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How long do top scientists maintain their stardom? An analysis by region, gender and discipline: evidence from Italy


  • Giovanni Abramo

    () (National Research Council of Italy)

  • Ciriaco Andrea D’Angelo

    () (University of Rome “Tor Vergata”
    Institute for System Analysis and Computer Science (IASI-CNR))

  • Anastasiia Soldatenkova

    () (University of Rome “Tor Vergata”)


We investigate the question of how long top scientists retain their stardom. We observe the research performance of all Italian professors in the sciences over three consecutive four-year periods, between 2001 and 2012. The top scientists of the first period are identified on the basis of research productivity, and their performance is then tracked through time. The analyses demonstrate that more than a third of the nation’s top scientists maintain this status over the three consecutive periods, with higher shares occurring in the life sciences and lower ones in engineering. Compared to males, females are less likely to maintain top status. There are also regional differences, among which top status is less likely to survive in southern Italy than in the north. Finally we investigate the longevity of unproductive professors, and then check whether the career progress of the top and unproductive scientists is aligned with their respective performances. The results appear to have implications for national policies on academic recruitment and advancement.

Suggested Citation

  • Giovanni Abramo & Ciriaco Andrea D’Angelo & Anastasiia Soldatenkova, 2017. "How long do top scientists maintain their stardom? An analysis by region, gender and discipline: evidence from Italy," Scientometrics, Springer;Akadémiai Kiadó, vol. 110(2), pages 867-877, February.
  • Handle: RePEc:spr:scient:v:110:y:2017:i:2:d:10.1007_s11192-016-2193-x
    DOI: 10.1007/s11192-016-2193-x

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    References listed on IDEAS

    1. Abramo, Giovanni & D’Angelo, Ciriaco Andrea, 2016. "A farewell to the MNCS and like size-independent indicators," Journal of Informetrics, Elsevier, vol. 10(2), pages 646-651.
    2. Levin, Sharon G & Stephan, Paula E, 1991. "Research Productivity over the Life Cycle: Evidence for Academic Scientists," American Economic Review, American Economic Association, vol. 81(1), pages 114-132, March.
    3. Zucker, Lynne G. & Darby, Michael R., 1997. "Present at the biotechnological revolution: transformation of technological identity for a large incumbent pharmaceutical firm," Research Policy, Elsevier, vol. 26(4-5), pages 429-446, December.
    4. Pierre Azoulay & Joshua S. Graff Zivin & Jialan Wang, 2010. "Superstar Extinction," The Quarterly Journal of Economics, Oxford University Press, vol. 125(2), pages 549-589.
    5. Ciriaco Andrea D'Angelo & Cristiano Giuffrida & Giovanni Abramo, 2011. "A heuristic approach to author name disambiguation in bibliometrics databases for large-scale research assessments," Journal of the Association for Information Science & Technology, Association for Information Science & Technology, vol. 62(2), pages 257-269, February.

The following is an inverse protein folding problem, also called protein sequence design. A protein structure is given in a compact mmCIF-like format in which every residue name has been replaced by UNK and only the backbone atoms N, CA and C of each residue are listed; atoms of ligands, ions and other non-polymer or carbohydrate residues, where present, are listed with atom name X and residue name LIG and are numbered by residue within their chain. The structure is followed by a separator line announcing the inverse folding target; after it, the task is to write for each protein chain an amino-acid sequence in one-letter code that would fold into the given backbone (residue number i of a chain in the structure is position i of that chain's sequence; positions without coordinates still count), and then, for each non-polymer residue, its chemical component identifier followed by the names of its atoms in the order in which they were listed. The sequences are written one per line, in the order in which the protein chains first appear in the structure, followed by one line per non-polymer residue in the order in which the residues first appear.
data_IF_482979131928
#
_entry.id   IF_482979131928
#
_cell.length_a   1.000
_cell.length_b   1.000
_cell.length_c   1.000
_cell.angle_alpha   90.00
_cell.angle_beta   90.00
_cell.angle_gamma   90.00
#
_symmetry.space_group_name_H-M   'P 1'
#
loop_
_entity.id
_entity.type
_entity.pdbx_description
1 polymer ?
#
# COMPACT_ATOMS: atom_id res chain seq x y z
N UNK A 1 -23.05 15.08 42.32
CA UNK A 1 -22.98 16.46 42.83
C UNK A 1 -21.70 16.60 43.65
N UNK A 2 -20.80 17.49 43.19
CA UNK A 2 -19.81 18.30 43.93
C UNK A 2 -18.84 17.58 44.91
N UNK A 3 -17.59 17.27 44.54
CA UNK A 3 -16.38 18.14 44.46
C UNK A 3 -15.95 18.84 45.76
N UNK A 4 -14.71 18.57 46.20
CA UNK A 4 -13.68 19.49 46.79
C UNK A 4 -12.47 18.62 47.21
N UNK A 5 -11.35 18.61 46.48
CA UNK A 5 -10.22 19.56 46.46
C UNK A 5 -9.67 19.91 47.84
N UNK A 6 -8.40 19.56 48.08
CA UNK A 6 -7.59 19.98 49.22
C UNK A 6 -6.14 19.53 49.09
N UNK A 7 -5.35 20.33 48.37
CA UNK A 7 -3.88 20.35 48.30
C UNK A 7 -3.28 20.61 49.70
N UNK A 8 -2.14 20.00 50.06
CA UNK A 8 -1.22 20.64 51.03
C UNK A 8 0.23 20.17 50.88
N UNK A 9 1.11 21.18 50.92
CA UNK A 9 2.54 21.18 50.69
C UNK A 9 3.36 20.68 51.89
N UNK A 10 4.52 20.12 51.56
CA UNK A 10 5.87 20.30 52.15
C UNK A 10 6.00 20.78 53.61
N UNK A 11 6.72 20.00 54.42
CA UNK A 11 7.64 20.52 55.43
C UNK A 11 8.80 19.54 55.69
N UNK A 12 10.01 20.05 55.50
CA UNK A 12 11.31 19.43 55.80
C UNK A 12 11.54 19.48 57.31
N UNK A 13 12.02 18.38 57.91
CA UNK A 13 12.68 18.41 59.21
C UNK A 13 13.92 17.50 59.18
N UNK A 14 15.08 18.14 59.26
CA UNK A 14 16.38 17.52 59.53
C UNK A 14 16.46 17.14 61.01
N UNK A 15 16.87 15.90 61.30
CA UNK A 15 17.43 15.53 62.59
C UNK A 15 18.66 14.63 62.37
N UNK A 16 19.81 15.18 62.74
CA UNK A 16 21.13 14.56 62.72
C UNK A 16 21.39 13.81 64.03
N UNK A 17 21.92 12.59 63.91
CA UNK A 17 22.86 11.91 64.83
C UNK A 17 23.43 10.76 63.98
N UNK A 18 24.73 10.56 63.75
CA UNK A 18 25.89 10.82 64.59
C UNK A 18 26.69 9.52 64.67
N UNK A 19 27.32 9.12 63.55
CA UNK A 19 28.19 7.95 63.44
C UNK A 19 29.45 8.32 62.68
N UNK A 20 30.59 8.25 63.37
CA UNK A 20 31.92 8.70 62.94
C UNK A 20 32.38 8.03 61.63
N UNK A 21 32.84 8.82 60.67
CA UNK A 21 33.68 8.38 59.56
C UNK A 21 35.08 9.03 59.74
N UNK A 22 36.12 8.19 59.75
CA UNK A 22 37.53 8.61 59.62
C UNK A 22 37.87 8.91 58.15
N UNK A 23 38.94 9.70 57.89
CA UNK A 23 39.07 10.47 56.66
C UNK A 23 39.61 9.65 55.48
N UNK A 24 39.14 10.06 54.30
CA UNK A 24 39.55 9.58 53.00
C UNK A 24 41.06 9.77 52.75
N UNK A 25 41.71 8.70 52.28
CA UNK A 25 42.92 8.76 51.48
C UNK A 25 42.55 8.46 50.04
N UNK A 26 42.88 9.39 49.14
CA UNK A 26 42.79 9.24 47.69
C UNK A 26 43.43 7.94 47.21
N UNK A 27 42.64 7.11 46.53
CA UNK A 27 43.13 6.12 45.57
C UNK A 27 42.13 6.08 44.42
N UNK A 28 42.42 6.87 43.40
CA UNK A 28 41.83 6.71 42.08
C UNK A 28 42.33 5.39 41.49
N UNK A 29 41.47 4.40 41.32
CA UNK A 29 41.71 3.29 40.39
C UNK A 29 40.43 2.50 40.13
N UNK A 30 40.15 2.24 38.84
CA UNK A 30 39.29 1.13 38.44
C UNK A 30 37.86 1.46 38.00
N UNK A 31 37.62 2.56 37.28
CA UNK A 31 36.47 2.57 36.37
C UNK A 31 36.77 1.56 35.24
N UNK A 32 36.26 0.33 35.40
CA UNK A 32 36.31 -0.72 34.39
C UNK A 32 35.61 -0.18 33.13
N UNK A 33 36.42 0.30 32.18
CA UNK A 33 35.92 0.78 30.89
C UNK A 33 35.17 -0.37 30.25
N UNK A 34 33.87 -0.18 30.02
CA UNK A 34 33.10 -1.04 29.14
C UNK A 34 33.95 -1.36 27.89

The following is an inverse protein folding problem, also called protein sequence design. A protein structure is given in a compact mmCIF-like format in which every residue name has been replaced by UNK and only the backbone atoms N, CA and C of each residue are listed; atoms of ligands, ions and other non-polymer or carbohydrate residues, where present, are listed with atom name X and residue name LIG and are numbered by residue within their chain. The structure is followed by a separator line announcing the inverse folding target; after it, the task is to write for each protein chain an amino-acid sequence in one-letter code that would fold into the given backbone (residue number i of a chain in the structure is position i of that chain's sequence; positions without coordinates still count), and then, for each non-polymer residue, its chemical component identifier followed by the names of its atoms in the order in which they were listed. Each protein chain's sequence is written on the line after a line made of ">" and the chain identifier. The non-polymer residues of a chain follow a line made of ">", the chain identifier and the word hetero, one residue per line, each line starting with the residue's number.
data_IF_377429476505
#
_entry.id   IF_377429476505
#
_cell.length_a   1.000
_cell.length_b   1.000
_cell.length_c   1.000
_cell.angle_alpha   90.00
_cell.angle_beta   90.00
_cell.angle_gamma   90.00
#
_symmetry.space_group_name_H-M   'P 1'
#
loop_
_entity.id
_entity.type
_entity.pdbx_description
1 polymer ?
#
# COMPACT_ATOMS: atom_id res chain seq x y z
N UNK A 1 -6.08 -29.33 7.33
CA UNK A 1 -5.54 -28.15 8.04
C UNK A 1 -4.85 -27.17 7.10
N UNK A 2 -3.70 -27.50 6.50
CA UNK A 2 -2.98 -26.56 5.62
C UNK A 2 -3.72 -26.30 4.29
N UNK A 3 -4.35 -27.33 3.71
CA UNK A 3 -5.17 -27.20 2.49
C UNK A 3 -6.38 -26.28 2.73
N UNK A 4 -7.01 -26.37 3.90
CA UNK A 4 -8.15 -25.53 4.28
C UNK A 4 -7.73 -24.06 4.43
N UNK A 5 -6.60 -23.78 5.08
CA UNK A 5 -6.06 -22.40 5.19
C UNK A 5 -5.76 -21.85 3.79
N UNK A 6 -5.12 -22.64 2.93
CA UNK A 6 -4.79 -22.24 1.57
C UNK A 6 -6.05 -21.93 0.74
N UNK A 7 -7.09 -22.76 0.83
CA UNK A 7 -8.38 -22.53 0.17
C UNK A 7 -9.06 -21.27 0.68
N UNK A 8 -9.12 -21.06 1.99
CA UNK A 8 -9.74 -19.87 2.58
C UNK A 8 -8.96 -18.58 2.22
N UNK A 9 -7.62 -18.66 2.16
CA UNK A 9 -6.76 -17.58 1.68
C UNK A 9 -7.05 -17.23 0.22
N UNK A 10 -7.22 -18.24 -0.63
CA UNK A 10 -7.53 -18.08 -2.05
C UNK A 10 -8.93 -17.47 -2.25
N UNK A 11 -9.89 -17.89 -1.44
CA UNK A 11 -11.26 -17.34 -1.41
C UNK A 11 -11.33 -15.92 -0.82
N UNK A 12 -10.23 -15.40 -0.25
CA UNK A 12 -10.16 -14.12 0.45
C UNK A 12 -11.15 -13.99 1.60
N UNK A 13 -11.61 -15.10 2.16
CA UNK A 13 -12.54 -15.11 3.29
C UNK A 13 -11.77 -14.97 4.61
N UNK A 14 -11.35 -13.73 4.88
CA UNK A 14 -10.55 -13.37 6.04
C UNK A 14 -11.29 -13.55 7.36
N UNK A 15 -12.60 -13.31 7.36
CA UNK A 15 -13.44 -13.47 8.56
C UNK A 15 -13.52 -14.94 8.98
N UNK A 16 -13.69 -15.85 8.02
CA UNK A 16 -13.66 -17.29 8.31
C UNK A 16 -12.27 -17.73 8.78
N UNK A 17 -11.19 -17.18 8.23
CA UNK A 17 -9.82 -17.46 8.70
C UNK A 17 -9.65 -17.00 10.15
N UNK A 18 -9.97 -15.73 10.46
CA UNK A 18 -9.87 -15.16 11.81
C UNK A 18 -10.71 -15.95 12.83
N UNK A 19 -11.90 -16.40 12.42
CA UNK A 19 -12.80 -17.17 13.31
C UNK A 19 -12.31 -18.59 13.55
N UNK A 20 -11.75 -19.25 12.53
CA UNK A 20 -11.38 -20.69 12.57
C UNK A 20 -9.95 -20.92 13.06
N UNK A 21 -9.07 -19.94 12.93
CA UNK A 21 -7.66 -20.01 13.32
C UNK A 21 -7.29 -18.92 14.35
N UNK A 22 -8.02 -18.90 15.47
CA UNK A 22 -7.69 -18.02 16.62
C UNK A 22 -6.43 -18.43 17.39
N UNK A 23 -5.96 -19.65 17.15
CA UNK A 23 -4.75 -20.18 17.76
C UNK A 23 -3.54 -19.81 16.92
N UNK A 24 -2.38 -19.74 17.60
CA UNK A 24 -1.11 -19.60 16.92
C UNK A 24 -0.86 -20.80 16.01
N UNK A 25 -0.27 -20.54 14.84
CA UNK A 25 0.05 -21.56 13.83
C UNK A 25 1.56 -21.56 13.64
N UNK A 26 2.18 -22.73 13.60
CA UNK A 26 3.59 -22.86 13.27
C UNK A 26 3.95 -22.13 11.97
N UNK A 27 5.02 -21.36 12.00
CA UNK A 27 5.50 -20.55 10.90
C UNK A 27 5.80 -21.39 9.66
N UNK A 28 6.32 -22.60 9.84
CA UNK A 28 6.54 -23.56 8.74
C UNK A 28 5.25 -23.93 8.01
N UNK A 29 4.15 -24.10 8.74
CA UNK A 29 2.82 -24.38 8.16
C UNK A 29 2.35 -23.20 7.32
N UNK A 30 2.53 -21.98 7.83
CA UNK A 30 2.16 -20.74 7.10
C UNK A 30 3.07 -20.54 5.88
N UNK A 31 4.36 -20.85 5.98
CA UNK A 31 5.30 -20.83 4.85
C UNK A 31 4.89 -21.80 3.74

6. Abramo, Giovanni & Cicero, Tindaro & D’Angelo, Ciriaco Andrea, 2012. "Revisiting the scaling of citations for research assessment," Journal of Informetrics, Elsevier, vol. 6(4), pages 470-479.
    7. Lynne G. Zucker & Michael R. Darby & Maximo Torero, 2002. "Labor Mobility from Academe to Commerce," Journal of Labor Economics, University of Chicago Press, vol. 20(3), pages 629-660, July.
    8. Abramo, Giovanni & Cicero, Tindaro & D’Angelo, Ciriaco Andrea, 2013. "The impact of unproductive and top researchers on overall university research performance," Journal of Informetrics, Elsevier, vol. 7(1), pages 166-175.
    9. Albert N. Link & Donald S. Siegel & Barry Bozeman, 2007. "An empirical analysis of the propensity of academics to engage in informal university technology transfer ," Industrial and Corporate Change, Oxford University Press, vol. 16(4), pages 641-655, August.
    10. Abramo, Giovanni & D’Angelo, Ciriaco Andrea & Rosati, Francesco, 2013. "The importance of accounting for the number of co-authors and their order when assessing research performance at the individual level in the life sciences," Journal of Informetrics, Elsevier, vol. 7(1), pages 198-208.
    11. Giovanni Abramo & Ciriaco Andrea D’Angelo & Francesco Rosati, 2015. "The determinants of academic career advancement: Evidence from Italy," Science and Public Policy, Oxford University Press, vol. 42(6), pages 761-774.
    12. Abramo, Giovanni & Cicero, Tindaro & D’Angelo, Ciriaco Andrea, 2011. "Assessing the varying level of impact measurement accuracy as a function of the citation window length," Journal of Informetrics, Elsevier, vol. 5(4), pages 659-667.
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    Cited by:

    1. Giulio Marini & Viviana Meschitti, 2018. "The trench warfare of gender discrimination: evidence from academic promotions to full professor in Italy," Scientometrics, Springer;Akadémiai Kiadó, vol. 115(2), pages 989-1006, May.
    2. Marek Kwiek, 2018. "High research productivity in vertically undifferentiated higher education systems: Who are the top performers?," Scientometrics, Springer;Akadémiai Kiadó, vol. 115(1), pages 415-462, April.


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